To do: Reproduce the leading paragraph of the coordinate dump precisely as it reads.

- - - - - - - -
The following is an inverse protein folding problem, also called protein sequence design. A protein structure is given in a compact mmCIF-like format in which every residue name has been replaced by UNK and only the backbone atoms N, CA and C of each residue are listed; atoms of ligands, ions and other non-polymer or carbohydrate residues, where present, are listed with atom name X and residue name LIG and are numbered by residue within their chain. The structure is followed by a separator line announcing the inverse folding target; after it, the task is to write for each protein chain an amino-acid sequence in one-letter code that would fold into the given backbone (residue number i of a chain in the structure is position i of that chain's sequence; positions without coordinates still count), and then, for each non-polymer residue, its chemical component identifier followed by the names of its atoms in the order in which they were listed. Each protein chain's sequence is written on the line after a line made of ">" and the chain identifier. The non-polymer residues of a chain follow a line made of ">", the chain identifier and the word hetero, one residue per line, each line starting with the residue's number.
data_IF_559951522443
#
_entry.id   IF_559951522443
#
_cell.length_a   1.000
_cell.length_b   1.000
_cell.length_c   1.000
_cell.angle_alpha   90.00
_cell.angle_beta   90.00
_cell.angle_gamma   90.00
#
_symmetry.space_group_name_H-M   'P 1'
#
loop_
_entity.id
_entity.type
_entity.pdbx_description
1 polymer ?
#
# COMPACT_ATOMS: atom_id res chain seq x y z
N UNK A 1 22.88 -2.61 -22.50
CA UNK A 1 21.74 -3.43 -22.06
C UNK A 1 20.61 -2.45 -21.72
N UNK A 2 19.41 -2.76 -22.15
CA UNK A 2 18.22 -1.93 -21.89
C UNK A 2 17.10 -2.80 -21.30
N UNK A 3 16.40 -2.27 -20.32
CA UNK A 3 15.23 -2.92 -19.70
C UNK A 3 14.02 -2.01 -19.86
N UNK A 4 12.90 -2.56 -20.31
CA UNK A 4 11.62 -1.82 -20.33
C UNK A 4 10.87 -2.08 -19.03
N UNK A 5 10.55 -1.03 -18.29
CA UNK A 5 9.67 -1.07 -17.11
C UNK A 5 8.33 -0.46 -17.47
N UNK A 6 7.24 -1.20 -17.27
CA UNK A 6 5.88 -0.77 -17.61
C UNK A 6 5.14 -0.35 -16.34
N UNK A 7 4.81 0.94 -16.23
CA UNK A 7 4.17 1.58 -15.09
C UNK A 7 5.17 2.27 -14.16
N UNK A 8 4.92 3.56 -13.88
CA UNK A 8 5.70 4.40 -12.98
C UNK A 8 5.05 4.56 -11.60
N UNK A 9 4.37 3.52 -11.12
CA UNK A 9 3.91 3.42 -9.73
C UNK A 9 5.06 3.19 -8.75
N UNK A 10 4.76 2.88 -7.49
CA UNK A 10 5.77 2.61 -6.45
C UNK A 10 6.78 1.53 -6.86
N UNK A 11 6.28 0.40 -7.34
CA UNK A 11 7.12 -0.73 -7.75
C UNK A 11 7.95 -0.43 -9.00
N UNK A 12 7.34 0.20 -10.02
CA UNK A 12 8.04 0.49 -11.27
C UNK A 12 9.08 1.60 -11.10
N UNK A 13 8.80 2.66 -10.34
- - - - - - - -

The following is an inverse protein folding problem, also called protein sequence design. A protein structure is given in a compact mmCIF-like format in which every residue name has been replaced by UNK and only the backbone atoms N, CA and C of each residue are listed; atoms of ligands, ions and other non-polymer or carbohydrate residues, where present, are listed with atom name X and residue name LIG and are numbered by residue within their chain. The structure is followed by a separator line announcing the inverse folding target; after it, the task is to write for each protein chain an amino-acid sequence in one-letter code that would fold into the given backbone (residue number i of a chain in the structure is position i of that chain's sequence; positions without coordinates still count), and then, for each non-polymer residue, its chemical component identifier followed by the names of its atoms in the order in which they were listed. Each protein chain's sequence is written on the line after a line made of ">" and the chain identifier. The non-polymer residues of a chain follow a line made of ">", the chain identifier and the word hetero, one residue per line, each line starting with the residue's number.